What do you do when Google has no answer? Search me | Marcel Strigberger

By Marcel Strigberger

Law360 Canada (September 23, 2022, 2:37 PM EDT) --
Marcel Strigberger
Marcel Strigberger
Some guys get all the luck. Google recently erroneously deposited the sum of $249,999 into the bank account of Sam Curry, a security engineer and self-described hacker. Of interest is that Curry tried to reach out to Google to straighten things out but was unable to get through. Why doesn’t that surprise us?

I suppose he called some 800 number. A voicemail no doubt said, “Did you know you can find the answers to your questions by visiting us online?”

He then may have done the obvious: Googled for a solution. He likely entered something like, “You guys sent me all this cash. Now what?”

This effort probably resulted in his screen loading links about Johnny Cash. 

The way I see it, for Sam this was an opportunity of a lifetime to have some fun with a corporate giant. Some payback for how callously they often treat us. What he should have done was set up his voicemail to say, “If this is Google calling, we are experiencing longer wait times than usual. I’ll speak to you as soon as I am available. I’m busy trying figure out how to spend your money.”

The message could then have played some fitting music, like perhaps, “So Long, Farewell.”

He did return the dough eventually after Google saw fit to deal with the matter a few weeks later. 

My question is would they have sued him had he wanted to keep the windfall? If so in my view he would have had some good defences to such an action.

Firstly he would have had a counterclaim against Google for causing alarm and mental distress. After all it’s not as if we’re talking an inexplicable banking charge of $6.95. The sudden appearance of a quarter of a million dollars in my savings account would somewhat raise my blood pressure. Measuring my BP would ring a bell. The cuff would snap open. To me this would be more shocking than that Supreme Court of Canada case where the plaintiff freaked out after seeing a fly casually floating around in his spring water glass tank (Mustapha v. Culligan of Canada Ltd. [2008] 2 S.C.R. 114). As a lawyer I would take this one on contingency anytime.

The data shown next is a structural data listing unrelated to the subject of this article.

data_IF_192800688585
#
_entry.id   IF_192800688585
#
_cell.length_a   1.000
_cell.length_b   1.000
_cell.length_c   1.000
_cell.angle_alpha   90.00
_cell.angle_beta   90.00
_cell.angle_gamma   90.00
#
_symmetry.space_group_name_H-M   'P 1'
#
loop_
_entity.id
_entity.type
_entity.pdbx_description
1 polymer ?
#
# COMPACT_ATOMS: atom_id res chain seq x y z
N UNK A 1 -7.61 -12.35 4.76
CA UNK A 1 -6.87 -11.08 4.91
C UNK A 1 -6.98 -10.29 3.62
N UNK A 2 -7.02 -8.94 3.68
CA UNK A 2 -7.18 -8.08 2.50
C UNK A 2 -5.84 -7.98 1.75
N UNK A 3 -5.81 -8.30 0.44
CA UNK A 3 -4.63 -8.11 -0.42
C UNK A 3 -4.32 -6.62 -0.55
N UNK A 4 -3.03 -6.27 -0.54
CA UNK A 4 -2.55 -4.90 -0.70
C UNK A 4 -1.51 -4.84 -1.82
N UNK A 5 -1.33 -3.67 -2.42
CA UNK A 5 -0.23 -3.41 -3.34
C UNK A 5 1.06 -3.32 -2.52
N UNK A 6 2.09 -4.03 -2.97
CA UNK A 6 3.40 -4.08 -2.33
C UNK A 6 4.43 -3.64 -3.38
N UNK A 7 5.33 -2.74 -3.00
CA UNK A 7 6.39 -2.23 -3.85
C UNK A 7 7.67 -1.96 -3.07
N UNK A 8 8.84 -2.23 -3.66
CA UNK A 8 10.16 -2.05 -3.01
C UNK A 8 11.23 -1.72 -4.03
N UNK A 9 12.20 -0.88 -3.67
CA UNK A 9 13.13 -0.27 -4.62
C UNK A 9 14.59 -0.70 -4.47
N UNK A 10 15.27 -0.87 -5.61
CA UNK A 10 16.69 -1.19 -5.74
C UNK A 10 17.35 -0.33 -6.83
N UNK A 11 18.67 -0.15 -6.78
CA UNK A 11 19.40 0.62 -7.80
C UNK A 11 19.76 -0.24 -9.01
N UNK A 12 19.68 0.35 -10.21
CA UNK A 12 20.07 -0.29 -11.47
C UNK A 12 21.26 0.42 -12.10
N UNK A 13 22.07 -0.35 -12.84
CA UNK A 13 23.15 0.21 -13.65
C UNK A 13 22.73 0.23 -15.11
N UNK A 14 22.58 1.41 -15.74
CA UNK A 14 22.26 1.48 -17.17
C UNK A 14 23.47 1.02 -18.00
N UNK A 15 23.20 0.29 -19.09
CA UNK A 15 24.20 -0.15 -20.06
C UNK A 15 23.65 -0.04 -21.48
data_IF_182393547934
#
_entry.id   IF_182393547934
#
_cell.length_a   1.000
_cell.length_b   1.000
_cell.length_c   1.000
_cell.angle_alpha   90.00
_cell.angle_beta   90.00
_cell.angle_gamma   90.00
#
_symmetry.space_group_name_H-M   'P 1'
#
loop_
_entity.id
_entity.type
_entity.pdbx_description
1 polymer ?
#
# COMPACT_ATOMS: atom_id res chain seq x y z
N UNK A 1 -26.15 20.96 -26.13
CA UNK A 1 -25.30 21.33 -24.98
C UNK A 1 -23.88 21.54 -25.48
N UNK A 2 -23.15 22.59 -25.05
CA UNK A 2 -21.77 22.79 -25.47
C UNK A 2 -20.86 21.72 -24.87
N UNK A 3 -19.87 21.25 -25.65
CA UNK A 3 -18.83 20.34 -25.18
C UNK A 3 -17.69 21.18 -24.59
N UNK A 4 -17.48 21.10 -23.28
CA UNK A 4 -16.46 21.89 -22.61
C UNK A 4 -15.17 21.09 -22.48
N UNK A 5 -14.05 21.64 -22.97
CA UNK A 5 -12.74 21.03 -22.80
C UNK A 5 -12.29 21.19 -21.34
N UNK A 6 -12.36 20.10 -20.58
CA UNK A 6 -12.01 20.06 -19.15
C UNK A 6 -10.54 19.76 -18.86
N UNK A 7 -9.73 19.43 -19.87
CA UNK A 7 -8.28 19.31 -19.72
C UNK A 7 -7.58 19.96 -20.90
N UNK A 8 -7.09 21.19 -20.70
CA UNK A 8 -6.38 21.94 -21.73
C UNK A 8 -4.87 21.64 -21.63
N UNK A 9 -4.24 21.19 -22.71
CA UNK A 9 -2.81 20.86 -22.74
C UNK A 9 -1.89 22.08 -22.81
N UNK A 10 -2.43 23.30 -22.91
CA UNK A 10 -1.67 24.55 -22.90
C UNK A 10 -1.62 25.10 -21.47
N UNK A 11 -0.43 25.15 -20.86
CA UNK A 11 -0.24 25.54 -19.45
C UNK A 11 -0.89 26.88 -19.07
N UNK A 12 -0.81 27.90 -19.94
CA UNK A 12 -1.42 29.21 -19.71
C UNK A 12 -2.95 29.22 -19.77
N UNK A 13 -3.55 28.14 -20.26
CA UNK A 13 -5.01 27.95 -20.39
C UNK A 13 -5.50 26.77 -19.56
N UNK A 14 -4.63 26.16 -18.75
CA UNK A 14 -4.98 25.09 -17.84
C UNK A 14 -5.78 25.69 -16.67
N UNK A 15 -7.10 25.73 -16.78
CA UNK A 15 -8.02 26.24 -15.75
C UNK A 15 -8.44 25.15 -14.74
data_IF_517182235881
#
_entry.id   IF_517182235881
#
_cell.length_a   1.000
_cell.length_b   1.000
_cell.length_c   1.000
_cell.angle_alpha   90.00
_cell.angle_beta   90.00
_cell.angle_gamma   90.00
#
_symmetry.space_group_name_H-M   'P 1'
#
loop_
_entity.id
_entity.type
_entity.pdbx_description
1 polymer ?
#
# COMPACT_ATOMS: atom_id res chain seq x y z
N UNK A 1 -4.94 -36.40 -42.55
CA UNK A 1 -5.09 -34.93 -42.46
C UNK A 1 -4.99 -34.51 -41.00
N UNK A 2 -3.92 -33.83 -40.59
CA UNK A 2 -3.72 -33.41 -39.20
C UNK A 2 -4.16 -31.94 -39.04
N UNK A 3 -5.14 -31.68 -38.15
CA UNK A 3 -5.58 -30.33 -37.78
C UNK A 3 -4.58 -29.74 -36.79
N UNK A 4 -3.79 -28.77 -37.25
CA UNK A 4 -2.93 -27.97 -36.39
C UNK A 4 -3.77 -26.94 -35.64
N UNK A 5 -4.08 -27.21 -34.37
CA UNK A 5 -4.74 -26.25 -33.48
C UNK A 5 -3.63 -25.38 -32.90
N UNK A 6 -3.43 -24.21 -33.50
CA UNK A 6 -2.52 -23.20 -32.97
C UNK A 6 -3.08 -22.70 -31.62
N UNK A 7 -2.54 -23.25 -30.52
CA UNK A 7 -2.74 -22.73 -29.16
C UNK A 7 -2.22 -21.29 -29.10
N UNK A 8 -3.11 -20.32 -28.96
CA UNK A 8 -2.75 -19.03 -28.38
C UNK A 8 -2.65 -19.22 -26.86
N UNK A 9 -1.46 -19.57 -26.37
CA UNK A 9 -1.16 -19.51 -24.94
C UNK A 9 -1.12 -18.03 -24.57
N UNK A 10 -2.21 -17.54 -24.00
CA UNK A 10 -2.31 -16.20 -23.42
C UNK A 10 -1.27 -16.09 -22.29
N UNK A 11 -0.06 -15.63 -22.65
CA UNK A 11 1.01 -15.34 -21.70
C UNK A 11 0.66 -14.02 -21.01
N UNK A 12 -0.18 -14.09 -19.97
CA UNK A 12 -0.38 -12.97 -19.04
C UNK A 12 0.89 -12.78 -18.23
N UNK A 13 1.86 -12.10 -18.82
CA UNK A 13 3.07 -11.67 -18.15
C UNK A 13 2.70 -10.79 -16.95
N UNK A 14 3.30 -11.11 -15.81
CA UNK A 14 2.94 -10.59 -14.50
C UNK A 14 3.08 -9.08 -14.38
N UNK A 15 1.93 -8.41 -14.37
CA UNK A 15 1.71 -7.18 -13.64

His lawyer could also have argued that Google was estopped or equitably precluded from reclaiming the money as they misled the client leading him to think that the deposit was as a result of a new upcoming product, something like, “Google Gift.” Makes sense?

He could also have argued that Google condoned the deposit. After all is there any doubt that Google knew that the gentleman was Googling Google about the issue? They know everything, all the time about everybody. And yet they took ages to respond. Their algorithms probably mockingly said to one another,” Hey look at this fool, wasting his time trying to fix our mistakes.”

A jury would no doubt have backed Curry in his claim, based on the age-old legal principle popular with juries, namely, “These guys can afford to pay.” 

Google insists this transfer was all “human error.” I don’t know about “human” part. More than likely a robot was responsible. And if so, does the legal argument of mistake apply to actions of robots? No way. It is trite law that you take a robot as you find him.

What I can readily foresee is Google firing the negligent erratic robot. This of course might result in HAL 9000 bringing an action against Google for wrongful dismissal. The robot would probably insist on a robotic trial, including a robot judge, lawyer and of course a jury of his peers, consisting of robots. HAL’s lawyer would question and challenge any prospective juror who says, “I am not a robot.”

Given HAL’s historic reaction to accusations of misdeeds, you do not have to be Stanley Kubrick to figure out how this action will end.

I feel Google should reward the gentleman for his troubles (and his honesty). I have no clue what that compensation should be. I know; let me Google it.

Marcel Strigberger retired from his Greater Toronto Area litigation practice and continues the more serious business of humorous author and speaker. His book Boomers, Zoomers, and Other Oomers: A Boomer-biased Irreverent Perspective on Aging is now available in paper and e-book versions where books are sold. Visit www.marcelshumour.com. Follow him @MarcelsHumour.

The opinions expressed are those of the author(s) and do not necessarily reflect the views of the author’s firm, its clients, The Lawyer’s Daily, LexisNexis Canada, or any of its or their respective affiliates. This article is for general information purposes and is not intended to be and should not be taken as legal advice.

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